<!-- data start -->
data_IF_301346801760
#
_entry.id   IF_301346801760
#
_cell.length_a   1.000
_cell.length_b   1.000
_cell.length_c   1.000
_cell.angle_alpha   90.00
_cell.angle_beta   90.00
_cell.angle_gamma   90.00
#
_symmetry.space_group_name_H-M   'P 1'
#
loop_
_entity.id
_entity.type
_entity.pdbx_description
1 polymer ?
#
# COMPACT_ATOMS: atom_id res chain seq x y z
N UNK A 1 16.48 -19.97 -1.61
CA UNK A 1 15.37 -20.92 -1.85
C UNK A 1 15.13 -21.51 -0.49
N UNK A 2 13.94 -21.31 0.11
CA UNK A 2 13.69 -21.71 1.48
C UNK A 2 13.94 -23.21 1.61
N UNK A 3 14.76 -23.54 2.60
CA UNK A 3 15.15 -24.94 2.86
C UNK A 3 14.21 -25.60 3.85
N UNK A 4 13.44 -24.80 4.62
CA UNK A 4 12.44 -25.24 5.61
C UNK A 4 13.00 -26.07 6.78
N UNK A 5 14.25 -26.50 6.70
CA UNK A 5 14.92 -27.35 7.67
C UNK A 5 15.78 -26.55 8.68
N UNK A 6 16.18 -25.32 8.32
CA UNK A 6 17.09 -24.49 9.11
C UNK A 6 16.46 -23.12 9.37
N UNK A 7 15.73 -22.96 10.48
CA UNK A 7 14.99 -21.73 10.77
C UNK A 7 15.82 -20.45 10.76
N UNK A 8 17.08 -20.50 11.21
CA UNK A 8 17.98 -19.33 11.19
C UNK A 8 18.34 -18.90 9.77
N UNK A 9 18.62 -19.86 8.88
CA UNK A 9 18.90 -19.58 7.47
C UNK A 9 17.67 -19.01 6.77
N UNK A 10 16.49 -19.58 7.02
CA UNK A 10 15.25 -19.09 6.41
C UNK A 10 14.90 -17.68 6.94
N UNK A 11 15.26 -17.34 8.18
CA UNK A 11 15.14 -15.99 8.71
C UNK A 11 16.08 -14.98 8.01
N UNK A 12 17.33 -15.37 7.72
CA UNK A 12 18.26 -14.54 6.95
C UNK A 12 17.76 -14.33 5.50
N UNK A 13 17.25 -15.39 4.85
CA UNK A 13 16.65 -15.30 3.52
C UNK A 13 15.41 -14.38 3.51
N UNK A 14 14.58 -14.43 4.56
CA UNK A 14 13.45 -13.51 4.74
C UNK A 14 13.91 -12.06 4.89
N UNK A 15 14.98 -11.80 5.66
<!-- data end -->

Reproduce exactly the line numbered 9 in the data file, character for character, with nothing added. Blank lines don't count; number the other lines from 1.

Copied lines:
_cell.angle_beta   90.00